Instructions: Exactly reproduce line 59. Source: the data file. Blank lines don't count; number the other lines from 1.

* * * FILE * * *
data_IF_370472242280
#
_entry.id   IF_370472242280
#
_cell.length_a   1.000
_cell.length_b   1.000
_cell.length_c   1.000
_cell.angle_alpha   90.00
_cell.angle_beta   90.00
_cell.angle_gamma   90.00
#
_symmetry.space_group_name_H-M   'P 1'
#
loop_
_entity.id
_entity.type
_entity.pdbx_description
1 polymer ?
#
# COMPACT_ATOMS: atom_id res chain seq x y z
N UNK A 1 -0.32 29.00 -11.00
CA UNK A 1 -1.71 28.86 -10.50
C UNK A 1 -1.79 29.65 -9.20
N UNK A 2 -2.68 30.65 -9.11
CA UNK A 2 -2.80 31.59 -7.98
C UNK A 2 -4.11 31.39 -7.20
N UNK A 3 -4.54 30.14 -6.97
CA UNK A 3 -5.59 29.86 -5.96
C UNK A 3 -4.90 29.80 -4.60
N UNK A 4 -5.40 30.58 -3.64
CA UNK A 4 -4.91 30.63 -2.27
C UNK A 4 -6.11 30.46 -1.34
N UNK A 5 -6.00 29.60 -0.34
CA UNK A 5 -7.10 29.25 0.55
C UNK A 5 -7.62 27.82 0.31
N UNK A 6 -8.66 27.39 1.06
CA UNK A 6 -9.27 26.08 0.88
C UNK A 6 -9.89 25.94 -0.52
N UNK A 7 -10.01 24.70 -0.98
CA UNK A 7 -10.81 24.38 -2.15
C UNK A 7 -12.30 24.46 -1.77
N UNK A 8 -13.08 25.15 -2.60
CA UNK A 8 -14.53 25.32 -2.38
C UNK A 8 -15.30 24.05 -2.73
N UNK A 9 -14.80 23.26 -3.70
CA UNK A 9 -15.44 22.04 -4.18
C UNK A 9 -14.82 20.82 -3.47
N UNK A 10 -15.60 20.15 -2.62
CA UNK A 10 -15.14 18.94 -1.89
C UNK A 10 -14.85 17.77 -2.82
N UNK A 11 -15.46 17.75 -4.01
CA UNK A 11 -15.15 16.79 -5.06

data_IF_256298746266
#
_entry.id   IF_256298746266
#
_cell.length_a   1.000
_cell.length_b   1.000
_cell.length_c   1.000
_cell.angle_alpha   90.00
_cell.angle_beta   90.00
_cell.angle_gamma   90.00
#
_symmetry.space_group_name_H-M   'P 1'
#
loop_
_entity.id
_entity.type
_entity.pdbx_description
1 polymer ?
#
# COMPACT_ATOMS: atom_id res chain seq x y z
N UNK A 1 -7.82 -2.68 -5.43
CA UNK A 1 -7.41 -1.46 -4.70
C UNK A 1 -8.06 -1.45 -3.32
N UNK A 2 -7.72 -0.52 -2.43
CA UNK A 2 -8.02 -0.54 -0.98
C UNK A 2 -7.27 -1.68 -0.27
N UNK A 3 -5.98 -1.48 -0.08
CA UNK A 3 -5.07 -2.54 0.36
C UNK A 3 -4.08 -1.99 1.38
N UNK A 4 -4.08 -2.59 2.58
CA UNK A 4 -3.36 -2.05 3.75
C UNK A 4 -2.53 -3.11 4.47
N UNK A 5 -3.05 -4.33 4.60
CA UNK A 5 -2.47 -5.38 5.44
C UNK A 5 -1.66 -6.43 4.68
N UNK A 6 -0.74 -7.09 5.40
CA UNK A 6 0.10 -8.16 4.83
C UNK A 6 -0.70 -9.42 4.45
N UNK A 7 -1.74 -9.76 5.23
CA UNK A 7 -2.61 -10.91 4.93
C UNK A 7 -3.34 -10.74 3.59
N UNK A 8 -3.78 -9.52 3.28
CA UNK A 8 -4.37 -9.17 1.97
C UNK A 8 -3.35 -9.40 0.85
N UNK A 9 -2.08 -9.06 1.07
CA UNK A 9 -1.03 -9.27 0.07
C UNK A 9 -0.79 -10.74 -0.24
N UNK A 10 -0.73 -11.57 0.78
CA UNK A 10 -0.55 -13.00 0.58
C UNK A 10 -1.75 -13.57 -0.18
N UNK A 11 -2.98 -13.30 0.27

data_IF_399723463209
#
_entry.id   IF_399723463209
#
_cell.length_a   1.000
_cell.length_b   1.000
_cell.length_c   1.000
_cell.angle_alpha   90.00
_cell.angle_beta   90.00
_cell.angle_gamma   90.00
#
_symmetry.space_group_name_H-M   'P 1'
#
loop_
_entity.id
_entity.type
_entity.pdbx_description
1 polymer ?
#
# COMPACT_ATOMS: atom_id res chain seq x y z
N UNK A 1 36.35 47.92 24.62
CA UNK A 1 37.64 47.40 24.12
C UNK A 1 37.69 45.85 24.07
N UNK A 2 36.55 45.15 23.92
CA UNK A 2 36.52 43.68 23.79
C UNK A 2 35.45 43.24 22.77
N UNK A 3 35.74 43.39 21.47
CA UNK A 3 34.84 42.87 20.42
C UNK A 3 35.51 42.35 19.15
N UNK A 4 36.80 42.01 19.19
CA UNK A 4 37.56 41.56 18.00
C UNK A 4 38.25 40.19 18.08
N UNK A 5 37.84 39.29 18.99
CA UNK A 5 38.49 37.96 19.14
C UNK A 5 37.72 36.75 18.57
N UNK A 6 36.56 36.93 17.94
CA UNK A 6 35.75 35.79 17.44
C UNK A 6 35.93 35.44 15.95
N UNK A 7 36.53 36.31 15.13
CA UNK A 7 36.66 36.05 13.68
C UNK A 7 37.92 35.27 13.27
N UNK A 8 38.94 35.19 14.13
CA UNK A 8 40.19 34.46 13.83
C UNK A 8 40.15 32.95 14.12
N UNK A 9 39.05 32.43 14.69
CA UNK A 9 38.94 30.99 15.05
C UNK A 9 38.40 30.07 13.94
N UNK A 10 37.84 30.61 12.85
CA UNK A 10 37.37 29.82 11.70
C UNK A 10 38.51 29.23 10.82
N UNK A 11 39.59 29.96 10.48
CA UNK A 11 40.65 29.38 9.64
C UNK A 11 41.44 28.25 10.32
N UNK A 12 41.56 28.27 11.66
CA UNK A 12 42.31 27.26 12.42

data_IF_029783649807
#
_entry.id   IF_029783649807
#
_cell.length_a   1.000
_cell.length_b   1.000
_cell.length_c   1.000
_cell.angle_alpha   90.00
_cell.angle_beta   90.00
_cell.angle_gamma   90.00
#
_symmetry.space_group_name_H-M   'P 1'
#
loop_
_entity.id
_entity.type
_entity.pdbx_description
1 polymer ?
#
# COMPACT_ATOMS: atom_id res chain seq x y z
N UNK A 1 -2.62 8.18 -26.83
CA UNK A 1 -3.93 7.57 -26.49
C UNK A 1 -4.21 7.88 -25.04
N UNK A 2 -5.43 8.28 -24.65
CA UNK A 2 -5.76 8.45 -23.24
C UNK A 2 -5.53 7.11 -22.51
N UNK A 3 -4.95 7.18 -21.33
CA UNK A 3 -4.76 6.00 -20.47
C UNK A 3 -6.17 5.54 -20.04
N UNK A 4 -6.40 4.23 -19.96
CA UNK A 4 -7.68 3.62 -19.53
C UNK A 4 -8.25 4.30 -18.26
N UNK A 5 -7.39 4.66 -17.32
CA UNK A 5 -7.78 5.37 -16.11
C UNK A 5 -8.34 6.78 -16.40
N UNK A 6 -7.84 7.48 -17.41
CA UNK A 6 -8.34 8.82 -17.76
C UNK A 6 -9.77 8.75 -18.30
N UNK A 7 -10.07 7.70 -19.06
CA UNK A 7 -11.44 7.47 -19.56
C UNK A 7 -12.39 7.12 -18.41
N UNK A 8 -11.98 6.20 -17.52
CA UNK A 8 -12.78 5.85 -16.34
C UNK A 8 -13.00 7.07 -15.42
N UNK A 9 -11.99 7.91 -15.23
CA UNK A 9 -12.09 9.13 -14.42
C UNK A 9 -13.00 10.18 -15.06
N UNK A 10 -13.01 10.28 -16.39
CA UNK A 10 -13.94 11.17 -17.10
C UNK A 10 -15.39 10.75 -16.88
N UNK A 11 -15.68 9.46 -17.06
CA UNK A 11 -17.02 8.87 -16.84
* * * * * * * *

_cell.length_c   1.000